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Payment is on the way: Remittance advice explained

Payment is on the way: Remittance advice explained
Are you required to notify a vendor of payment? Communication is an important part of building long-term engagements. Remittance advice keeps your vendors in the loop, creating visibility and building trust. Learn what remittance advice is, how it is used, and when to send it.

Communication and visibility are two of the most important aspects of long-term buyer-to-supplier engagement. When exchanges of goods or services occur between these two parties, the accuracy and timely supply of information make the difference between simply completing an AP/AR cycle and fostering sustainable vendor relationships.

What is a remittance?

Payments made from a buyer to a supplier or contractor are known as remittance. This term is generally reserved for electronic or online payments, and most specifically payments made internationally. Whether the payment is made by a US-based company to an overseas contractor or the money is sent by a migrant farmer to their family in their country of origin, it is considered remittance.

The common denominator is that these payments are generally electronic funds transfer (EFT), utilizing the Automated Clearing House (ACH) and wire transfers. Remittance payments are initiated by a payer, processed by a third party, and received by a payee in their local currency. Remittance payments are subject to fees at various steps in the process and include variable timelines depending on which method is used. Because of this lag in time from when an invoice is sent and when a payee actually sees the funds in their account, any communication that occurs during this time provides visibility to both parties.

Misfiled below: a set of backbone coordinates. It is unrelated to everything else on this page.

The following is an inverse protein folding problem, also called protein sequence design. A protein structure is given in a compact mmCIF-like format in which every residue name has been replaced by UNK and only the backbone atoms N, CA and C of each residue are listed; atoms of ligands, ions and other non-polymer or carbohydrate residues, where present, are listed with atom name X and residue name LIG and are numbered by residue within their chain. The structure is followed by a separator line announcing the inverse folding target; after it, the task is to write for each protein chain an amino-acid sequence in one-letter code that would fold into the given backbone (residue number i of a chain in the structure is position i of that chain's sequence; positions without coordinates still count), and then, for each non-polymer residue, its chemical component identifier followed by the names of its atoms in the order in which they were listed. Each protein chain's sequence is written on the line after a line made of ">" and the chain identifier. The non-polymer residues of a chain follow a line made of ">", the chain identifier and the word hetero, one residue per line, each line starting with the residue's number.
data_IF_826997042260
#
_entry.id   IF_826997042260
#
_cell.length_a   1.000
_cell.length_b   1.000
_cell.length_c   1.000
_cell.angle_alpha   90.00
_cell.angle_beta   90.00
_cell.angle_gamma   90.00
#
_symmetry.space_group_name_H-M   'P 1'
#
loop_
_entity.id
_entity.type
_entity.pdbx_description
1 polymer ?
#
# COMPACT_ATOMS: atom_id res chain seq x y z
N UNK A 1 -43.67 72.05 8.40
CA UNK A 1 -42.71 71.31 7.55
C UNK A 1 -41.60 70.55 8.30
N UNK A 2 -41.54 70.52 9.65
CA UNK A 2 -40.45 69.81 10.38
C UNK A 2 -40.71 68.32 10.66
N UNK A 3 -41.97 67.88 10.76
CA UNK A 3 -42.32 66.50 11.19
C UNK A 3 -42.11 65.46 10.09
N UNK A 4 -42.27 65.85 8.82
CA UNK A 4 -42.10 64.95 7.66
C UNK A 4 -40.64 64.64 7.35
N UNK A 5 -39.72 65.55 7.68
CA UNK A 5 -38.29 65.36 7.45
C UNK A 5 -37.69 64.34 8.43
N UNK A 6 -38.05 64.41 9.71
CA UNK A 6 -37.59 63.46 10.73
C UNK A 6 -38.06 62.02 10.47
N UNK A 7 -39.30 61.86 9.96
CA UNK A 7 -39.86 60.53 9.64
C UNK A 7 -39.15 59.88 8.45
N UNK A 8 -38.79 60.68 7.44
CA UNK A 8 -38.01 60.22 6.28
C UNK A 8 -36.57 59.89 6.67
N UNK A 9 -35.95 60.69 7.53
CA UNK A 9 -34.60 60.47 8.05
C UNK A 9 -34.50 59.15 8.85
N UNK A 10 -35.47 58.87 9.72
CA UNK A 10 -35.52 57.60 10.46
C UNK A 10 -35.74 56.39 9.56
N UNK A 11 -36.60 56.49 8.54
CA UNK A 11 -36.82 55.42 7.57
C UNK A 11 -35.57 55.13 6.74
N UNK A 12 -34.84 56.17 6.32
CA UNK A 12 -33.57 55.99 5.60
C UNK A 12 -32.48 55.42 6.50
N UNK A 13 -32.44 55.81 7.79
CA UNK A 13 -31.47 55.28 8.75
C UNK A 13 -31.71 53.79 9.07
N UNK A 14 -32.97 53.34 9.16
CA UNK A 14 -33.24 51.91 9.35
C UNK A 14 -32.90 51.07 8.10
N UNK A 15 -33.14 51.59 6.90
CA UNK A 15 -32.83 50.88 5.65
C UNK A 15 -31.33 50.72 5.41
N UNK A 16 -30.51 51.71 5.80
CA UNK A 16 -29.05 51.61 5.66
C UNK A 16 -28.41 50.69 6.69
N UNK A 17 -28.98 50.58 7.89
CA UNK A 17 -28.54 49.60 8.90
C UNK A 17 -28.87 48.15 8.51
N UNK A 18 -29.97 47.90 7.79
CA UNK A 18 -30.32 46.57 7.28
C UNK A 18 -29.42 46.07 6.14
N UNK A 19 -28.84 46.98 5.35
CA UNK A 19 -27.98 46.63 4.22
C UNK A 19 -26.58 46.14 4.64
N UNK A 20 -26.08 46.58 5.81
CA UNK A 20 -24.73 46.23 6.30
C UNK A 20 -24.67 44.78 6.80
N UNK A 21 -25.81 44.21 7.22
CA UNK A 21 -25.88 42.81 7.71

What is remittance advice?

A common practice of communication while a payment is processing is known as remittance advice: documentation that provides detailed information about the payment. This information is sent by accounts payable employees to a payee to notify that a payment has been initiated. The accounts receivable department relies on this information to track incoming payments as well as to correctly apply payments. A check stub is a familiar form of remittance advice: it is not the payment itself, but does provide the payee with data about the payment including applicable tax, if the payment was subject to deduction, and payer contact information.